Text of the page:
The Common Wind
The Common Wind is a gripping and colorful account of the intercontinental networks that tied together the free and enslaved masses of the New World. Having delved deep into the gray obscurity of official eighteenth-century records in Spanish, English, and French, Julius S. Scott has written a powerful "history from…
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Taking as its title a line from the sonnet William Wordsworth wrote in 1802 in honour of the then imprisoned Toussaint Louverture, Julius S Scott’s work – like that of Carolyn Fick – gives us a powerful sense of just how revolutionary the Haitian Revolution was. Focusing on how sailors, runaway slaves, soldiers, and others spread revolutionary ideas of the Radical Enlightenment across the Caribbean during the 1790s, Scott gives us another brilliant ‘history from below’, full of inspiring examples of internationalism. Leaders of other slave revolts across the Caribbean took on names like ‘Toussaint’, while even the English radical…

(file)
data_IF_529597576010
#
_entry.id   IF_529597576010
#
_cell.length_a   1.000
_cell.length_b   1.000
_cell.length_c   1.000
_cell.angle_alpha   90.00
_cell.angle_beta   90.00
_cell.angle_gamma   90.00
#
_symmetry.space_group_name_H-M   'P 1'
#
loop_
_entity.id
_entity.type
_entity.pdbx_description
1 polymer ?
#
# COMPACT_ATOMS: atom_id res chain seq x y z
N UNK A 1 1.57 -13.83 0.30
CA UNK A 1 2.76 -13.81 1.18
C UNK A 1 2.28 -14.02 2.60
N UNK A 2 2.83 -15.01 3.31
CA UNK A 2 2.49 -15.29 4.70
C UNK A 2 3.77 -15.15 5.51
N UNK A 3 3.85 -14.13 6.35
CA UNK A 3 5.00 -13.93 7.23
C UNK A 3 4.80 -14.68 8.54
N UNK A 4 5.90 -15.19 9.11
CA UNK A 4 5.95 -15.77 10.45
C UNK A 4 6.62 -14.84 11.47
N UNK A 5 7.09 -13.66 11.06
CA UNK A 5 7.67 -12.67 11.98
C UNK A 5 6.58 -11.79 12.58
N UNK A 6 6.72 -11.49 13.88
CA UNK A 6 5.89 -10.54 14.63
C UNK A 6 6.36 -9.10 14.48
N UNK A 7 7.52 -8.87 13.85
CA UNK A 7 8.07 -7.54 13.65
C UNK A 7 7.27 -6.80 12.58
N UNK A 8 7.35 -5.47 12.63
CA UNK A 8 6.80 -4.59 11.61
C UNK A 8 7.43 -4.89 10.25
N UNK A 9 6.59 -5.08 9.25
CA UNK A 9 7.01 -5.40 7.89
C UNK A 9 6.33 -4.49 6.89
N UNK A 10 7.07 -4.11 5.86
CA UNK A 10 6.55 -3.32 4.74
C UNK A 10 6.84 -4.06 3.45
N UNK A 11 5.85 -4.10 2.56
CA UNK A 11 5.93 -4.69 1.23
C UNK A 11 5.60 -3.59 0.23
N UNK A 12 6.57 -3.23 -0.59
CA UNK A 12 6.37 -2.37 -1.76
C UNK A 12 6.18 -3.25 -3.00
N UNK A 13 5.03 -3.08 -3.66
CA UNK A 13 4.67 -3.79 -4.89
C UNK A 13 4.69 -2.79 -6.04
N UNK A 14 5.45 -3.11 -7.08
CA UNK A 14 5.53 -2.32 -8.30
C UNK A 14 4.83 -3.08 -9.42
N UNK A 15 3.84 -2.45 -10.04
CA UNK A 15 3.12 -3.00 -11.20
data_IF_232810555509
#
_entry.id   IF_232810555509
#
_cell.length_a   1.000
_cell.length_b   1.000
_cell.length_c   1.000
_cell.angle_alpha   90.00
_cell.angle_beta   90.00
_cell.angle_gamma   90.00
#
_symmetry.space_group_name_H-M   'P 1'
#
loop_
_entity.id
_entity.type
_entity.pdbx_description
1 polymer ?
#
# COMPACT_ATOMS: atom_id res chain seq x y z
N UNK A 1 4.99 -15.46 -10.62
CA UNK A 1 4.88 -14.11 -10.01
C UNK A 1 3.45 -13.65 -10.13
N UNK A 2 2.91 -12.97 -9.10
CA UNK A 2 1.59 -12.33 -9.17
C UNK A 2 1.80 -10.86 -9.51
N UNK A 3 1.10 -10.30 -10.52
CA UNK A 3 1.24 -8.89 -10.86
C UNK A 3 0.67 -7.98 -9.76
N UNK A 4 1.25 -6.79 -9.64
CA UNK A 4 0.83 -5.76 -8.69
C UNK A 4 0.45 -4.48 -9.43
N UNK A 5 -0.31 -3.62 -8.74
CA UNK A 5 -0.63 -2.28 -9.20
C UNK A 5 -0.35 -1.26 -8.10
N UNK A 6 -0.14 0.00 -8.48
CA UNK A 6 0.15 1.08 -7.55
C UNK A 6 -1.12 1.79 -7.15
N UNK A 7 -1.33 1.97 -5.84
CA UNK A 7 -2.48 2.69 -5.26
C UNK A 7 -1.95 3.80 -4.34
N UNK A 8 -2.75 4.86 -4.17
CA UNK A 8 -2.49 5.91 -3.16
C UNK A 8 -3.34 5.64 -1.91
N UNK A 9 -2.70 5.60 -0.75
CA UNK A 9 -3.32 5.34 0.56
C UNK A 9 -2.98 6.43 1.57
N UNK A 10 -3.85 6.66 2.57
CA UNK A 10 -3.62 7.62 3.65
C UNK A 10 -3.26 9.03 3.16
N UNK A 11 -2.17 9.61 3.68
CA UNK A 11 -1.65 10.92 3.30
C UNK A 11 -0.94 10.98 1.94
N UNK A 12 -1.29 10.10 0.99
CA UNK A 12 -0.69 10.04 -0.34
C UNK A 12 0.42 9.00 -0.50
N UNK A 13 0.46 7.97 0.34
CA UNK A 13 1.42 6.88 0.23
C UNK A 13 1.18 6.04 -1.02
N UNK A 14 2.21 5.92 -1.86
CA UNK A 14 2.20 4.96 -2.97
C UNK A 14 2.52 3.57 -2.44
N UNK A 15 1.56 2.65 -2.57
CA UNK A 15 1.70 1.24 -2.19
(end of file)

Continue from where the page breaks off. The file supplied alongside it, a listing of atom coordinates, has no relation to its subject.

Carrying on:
The Common Wind is a fascinating history of how an array of people from runaway slaves to refugees from the American and French Revolutions formed a part of a clandestine communication network. This network was facilitated by inter-island commerce that disrupted and triggered “currents of revolution” like the slave rebellion turned revolution in late eighteenth Haiti. This work is a classic. It continues to inspire historians to think about mobility, information, and revolutionary change.
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